Police receive mental health crisis intervention training

Residents with a mental illness or many other health–related issues pose unique challenges for law enforcement personnel. Police agencies from across the U.P. received training in Marquette on how to properly address those challenges.

Experts say that for police officers, crisis intervention begins with two things: patience and the willingness to listen.

“Active listening goes towards de-escalation,” Pathways jail services liaison Tami LeBlanc said. “De-escalating a situation is very important when you’re talking about crisis intervention, of course. The goal is to get those people that are obviously in need of some help where they need to be, get them the help they need.”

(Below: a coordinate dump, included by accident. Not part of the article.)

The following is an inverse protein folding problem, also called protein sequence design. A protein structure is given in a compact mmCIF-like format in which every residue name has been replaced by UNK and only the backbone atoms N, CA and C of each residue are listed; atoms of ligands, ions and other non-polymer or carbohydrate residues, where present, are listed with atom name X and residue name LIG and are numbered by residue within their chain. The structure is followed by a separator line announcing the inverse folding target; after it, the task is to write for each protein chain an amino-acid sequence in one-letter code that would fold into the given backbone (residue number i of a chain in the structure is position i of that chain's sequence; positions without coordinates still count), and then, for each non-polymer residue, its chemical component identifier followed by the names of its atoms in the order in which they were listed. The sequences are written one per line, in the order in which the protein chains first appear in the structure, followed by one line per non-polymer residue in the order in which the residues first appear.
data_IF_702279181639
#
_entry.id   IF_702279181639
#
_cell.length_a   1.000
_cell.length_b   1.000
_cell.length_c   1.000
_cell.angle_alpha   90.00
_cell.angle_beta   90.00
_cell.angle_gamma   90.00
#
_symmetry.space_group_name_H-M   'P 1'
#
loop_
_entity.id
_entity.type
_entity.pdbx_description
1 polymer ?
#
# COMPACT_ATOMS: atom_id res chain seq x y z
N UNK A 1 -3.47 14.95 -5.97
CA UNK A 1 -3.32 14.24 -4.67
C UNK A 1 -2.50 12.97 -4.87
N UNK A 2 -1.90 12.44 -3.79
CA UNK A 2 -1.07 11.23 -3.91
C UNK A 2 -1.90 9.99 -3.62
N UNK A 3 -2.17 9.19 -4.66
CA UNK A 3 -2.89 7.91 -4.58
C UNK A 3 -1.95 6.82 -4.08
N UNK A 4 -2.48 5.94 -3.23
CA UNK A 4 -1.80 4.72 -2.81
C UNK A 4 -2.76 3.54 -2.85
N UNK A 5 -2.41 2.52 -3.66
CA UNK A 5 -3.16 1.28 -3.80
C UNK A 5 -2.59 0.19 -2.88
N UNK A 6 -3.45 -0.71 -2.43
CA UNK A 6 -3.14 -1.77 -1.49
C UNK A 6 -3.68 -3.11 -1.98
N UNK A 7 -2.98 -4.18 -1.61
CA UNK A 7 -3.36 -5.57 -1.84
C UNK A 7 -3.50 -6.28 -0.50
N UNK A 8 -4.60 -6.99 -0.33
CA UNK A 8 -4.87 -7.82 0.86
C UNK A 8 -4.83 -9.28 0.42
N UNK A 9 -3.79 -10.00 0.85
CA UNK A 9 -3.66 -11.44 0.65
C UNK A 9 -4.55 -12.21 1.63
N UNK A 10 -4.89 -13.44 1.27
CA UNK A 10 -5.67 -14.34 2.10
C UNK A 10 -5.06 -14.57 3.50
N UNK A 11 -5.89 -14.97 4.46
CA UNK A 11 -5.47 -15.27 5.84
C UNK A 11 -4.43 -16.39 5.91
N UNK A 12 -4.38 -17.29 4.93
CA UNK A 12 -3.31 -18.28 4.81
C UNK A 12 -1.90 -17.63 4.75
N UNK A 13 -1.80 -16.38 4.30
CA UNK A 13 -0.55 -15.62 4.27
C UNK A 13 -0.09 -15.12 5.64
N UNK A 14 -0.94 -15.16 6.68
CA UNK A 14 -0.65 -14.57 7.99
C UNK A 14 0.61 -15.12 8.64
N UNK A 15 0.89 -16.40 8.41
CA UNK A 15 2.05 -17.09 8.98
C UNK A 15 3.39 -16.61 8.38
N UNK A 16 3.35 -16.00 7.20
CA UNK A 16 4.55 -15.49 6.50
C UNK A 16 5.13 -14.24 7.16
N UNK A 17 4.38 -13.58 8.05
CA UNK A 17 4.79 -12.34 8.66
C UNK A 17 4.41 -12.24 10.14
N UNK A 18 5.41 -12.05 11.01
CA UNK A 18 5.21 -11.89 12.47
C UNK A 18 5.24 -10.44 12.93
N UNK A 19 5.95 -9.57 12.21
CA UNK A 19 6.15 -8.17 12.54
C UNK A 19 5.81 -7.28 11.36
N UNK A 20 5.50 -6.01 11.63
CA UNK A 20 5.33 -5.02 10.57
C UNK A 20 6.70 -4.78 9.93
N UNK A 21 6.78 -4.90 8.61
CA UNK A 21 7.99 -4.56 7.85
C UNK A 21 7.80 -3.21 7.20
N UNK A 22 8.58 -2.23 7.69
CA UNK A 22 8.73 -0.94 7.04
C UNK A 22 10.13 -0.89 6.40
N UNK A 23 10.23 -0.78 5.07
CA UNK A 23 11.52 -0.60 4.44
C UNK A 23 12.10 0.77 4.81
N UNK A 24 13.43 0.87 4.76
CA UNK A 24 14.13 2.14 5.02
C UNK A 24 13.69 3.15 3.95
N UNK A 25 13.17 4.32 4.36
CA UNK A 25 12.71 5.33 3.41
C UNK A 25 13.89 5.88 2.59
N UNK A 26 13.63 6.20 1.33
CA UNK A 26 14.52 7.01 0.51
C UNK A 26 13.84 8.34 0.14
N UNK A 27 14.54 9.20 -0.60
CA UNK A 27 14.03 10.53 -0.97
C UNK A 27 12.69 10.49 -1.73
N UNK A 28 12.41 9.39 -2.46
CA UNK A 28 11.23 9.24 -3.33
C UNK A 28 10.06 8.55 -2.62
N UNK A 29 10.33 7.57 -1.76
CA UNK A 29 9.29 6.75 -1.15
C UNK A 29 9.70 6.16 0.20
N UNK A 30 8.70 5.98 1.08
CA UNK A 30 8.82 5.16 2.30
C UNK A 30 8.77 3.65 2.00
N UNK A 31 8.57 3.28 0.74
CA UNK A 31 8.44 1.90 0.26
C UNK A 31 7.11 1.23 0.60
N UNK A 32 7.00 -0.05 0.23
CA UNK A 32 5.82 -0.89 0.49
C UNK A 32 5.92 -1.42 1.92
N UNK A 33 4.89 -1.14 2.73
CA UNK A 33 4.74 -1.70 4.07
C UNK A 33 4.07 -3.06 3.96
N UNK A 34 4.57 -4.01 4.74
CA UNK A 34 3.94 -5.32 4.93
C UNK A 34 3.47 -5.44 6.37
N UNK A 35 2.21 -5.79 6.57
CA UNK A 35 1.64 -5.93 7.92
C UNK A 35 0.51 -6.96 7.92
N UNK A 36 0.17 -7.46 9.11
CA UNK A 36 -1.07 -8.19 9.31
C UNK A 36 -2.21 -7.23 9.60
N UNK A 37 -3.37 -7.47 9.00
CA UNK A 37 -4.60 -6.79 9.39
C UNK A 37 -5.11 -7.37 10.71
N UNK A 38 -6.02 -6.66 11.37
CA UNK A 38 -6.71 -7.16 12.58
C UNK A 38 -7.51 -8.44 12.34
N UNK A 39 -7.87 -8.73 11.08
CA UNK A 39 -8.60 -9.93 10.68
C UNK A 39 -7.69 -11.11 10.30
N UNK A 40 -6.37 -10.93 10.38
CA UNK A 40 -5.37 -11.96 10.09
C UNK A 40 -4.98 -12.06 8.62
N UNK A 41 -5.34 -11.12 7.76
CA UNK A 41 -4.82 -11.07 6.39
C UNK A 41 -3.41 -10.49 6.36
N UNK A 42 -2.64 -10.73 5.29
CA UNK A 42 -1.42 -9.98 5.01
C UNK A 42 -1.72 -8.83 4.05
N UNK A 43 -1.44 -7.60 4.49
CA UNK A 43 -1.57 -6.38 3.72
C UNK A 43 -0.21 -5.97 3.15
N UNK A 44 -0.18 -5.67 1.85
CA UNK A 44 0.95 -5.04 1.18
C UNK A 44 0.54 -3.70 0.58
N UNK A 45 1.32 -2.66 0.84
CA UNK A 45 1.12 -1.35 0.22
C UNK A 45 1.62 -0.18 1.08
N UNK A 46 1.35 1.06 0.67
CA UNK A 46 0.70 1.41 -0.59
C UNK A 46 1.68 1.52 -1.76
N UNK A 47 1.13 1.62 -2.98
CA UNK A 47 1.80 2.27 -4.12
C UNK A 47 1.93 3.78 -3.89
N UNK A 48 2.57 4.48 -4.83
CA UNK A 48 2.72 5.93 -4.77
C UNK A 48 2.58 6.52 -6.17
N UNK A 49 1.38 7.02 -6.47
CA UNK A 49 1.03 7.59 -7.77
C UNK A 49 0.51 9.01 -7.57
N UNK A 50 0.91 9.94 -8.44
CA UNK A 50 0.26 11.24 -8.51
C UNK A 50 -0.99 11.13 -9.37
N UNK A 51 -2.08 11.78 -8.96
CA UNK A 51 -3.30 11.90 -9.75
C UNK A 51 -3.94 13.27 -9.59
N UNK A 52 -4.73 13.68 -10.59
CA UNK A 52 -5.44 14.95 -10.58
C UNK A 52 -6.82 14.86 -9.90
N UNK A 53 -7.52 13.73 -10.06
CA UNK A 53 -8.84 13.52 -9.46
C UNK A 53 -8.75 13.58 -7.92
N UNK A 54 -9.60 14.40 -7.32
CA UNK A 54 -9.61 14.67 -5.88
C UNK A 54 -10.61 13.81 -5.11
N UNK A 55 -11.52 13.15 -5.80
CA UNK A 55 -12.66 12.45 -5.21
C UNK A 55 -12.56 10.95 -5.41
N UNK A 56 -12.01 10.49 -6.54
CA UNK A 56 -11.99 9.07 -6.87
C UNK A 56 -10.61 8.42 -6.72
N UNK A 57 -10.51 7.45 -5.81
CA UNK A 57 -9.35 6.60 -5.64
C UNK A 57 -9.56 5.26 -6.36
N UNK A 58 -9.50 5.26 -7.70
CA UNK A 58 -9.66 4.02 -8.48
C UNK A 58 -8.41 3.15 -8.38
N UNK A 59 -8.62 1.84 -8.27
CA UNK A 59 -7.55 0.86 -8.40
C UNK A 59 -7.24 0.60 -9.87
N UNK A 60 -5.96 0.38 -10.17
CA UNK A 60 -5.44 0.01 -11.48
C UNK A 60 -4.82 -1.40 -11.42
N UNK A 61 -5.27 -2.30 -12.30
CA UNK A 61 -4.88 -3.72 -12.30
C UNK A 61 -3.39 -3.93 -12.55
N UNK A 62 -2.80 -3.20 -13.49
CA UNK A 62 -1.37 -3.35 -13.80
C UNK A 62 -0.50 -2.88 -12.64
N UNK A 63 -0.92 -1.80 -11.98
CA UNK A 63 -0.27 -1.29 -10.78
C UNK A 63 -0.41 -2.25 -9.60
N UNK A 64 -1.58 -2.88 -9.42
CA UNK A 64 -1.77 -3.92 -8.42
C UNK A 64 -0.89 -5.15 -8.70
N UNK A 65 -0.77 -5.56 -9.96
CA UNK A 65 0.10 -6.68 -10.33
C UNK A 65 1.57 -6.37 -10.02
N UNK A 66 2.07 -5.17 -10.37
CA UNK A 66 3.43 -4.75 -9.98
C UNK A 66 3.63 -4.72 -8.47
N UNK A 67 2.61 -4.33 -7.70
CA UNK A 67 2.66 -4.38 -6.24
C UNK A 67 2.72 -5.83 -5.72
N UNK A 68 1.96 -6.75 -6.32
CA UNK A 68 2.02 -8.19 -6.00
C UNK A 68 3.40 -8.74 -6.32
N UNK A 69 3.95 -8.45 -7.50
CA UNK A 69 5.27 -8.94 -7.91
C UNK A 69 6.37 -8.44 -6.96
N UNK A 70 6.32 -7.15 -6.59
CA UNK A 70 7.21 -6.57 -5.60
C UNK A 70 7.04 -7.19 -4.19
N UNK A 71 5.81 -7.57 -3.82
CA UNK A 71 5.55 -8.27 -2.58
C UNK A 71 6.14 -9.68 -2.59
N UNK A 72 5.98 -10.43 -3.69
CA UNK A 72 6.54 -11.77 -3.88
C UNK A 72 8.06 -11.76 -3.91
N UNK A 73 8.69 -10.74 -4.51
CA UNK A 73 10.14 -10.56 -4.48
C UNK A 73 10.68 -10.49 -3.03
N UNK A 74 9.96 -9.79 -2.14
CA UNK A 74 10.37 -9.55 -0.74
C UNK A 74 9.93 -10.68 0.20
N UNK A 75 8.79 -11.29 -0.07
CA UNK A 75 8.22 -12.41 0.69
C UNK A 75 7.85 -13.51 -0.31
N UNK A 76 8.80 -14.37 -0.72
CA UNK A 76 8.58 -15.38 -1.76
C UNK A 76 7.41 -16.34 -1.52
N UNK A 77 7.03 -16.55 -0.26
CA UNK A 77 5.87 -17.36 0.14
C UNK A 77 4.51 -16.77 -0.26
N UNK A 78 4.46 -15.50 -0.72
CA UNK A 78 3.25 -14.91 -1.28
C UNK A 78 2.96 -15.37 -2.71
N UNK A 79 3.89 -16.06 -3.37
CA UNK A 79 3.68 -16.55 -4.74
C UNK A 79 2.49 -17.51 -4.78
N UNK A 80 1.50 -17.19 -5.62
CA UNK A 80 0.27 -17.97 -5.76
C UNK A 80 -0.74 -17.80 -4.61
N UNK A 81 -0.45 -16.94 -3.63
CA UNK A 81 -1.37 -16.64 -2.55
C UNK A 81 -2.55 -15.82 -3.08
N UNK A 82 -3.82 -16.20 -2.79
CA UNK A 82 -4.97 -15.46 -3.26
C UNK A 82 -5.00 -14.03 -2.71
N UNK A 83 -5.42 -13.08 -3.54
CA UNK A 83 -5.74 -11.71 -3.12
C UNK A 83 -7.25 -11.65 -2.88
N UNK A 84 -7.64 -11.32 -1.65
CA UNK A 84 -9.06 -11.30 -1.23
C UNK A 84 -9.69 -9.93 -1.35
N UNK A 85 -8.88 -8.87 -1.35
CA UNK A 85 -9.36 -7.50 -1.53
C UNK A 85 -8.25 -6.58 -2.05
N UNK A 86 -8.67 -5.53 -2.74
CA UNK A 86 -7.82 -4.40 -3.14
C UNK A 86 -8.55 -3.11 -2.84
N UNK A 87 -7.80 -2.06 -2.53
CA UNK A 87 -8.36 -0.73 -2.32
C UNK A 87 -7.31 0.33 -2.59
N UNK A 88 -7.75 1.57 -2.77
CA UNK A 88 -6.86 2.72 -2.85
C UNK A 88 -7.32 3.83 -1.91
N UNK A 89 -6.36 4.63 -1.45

The training sessions were free of charge for U.P. police personnel. Pathways of Marquette received a state grant to cover the cost. The NMU Public Safety Institute also sponsored the program.